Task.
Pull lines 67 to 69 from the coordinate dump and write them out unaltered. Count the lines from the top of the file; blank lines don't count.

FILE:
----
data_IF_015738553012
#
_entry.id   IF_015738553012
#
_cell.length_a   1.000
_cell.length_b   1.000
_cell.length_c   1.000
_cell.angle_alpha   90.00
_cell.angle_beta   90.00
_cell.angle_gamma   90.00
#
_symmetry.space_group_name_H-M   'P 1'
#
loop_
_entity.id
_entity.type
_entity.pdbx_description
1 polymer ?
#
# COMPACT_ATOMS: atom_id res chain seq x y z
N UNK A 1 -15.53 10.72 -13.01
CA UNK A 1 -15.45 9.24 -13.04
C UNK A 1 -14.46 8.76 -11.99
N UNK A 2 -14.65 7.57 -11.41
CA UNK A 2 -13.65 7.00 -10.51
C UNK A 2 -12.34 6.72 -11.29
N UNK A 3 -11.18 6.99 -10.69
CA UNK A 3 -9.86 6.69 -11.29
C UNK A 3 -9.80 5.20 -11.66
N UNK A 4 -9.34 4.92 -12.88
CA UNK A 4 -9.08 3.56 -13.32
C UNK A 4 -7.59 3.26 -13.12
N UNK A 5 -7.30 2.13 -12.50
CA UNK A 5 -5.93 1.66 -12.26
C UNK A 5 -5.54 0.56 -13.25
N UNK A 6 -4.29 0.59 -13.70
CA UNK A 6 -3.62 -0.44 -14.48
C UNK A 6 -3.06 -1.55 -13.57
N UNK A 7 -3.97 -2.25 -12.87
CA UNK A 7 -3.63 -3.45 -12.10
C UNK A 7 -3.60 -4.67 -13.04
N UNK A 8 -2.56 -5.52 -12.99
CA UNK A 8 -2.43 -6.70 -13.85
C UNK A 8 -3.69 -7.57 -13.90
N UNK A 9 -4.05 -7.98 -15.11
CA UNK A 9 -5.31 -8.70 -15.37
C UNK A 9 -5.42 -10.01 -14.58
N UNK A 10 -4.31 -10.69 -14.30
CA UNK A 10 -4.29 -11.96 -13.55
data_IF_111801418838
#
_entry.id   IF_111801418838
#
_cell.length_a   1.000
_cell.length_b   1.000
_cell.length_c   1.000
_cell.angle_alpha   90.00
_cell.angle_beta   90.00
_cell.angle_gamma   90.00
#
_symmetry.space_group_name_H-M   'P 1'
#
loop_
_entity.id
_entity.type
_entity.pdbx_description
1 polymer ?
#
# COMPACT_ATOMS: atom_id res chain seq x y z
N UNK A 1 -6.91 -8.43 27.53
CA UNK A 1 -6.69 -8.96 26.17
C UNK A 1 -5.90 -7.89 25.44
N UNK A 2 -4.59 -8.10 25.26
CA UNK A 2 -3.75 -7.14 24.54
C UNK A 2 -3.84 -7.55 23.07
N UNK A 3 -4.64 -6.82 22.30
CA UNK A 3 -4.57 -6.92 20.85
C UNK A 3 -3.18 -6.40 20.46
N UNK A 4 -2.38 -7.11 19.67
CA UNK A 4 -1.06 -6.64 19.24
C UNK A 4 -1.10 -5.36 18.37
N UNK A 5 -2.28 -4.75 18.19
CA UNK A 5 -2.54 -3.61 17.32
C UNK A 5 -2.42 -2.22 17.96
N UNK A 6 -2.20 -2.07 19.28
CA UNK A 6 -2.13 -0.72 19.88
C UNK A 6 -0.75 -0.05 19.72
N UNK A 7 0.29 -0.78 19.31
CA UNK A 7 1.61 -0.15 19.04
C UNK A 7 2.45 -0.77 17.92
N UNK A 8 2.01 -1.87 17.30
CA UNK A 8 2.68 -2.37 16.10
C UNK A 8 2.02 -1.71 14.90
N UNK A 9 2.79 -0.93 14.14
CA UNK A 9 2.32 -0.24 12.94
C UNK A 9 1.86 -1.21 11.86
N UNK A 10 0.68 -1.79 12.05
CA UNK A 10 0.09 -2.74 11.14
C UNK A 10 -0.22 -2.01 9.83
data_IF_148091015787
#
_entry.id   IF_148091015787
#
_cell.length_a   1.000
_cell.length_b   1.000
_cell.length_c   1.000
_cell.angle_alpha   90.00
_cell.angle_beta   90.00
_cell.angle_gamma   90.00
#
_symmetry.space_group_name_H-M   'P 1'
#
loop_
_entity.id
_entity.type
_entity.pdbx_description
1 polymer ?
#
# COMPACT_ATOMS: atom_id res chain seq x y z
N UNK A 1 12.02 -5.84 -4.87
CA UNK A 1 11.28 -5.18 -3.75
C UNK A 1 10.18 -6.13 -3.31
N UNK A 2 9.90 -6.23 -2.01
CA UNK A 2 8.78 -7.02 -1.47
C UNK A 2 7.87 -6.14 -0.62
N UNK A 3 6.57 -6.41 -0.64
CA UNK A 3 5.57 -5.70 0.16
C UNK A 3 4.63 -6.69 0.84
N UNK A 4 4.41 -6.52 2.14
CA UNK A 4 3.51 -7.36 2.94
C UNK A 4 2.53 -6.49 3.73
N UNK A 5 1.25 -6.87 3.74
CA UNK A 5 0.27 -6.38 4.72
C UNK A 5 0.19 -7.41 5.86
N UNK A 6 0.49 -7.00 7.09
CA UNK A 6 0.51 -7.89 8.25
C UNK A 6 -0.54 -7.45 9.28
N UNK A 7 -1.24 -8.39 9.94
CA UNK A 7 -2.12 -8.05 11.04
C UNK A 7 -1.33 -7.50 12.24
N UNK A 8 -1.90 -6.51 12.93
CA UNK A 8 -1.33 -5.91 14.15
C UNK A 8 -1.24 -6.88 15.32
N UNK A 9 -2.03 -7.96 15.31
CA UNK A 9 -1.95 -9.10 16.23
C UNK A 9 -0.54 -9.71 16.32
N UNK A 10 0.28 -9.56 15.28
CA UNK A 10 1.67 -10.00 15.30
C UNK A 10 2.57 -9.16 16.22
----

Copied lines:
1 polymer ?
#
# COMPACT_ATOMS: atom_id res chain seq x y z